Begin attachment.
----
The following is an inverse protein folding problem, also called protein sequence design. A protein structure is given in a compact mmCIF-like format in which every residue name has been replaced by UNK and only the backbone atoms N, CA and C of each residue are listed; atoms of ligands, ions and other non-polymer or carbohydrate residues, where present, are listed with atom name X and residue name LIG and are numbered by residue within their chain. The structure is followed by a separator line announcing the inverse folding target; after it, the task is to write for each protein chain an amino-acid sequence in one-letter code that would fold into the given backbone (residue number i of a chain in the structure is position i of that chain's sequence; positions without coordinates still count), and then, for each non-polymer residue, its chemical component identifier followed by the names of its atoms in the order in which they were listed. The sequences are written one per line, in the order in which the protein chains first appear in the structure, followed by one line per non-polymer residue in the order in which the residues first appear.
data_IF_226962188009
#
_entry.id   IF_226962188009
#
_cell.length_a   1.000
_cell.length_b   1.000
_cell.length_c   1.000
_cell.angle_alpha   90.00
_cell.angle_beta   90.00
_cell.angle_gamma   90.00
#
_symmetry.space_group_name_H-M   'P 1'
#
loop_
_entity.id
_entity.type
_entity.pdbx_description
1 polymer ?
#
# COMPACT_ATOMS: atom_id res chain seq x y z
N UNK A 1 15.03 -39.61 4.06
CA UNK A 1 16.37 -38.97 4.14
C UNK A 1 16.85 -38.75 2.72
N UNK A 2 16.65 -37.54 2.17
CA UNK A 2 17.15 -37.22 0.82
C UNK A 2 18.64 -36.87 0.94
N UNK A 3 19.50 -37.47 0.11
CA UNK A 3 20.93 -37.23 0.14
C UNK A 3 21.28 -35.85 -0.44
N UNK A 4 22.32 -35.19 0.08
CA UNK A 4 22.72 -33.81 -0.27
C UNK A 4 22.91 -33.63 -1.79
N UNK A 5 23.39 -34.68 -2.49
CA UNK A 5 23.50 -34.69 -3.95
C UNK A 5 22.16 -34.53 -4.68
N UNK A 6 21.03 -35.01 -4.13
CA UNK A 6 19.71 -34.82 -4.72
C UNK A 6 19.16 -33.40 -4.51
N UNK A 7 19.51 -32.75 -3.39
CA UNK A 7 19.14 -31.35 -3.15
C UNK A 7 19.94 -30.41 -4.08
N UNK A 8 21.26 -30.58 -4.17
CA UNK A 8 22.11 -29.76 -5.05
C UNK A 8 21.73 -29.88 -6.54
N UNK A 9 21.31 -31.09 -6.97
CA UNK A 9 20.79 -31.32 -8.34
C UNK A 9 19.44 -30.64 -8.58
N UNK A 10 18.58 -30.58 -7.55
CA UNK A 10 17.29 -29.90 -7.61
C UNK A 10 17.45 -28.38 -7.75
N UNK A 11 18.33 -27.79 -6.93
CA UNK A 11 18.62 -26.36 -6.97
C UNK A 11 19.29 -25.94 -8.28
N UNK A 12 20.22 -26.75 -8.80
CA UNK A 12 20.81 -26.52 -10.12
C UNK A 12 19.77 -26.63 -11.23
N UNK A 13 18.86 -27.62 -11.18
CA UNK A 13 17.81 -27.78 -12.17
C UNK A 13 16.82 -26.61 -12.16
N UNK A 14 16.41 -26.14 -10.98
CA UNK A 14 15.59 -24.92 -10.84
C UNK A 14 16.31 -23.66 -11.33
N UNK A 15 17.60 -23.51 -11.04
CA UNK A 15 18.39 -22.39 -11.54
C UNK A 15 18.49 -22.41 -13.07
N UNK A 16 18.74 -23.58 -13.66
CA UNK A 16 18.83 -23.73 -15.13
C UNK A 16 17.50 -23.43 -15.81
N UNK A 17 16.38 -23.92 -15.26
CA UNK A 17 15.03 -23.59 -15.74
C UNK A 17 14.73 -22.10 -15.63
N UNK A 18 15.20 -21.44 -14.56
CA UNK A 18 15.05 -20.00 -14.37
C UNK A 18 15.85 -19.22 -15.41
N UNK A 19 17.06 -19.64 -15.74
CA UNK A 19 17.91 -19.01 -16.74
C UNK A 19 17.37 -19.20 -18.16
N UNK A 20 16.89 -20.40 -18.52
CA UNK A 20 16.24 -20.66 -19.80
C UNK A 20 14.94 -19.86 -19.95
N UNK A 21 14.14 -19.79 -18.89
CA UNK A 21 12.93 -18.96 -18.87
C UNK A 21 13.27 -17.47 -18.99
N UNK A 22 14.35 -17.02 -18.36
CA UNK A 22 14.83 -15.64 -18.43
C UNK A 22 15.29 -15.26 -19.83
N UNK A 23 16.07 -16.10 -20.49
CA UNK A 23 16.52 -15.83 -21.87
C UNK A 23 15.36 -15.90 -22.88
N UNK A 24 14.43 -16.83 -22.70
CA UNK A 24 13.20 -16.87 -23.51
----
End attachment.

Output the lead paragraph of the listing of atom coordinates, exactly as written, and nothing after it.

The following is an inverse protein folding problem, also called protein sequence design. A protein structure is given in a compact mmCIF-like format in which every residue name has been replaced by UNK and only the backbone atoms N, CA and C of each residue are listed; atoms of ligands, ions and other non-polymer or carbohydrate residues, where present, are listed with atom name X and residue name LIG and are numbered by residue within their chain. The structure is followed by a separator line announcing the inverse folding target; after it, the task is to write for each protein chain an amino-acid sequence in one-letter code that would fold into the given backbone (residue number i of a chain in the structure is position i of that chain's sequence; positions without coordinates still count), and then, for each non-polymer residue, its chemical component identifier followed by the names of its atoms in the order in which they were listed. The sequences are written one per line, in the order in which the protein chains first appear in the structure, followed by one line per non-polymer residue in the order in which the residues first appear.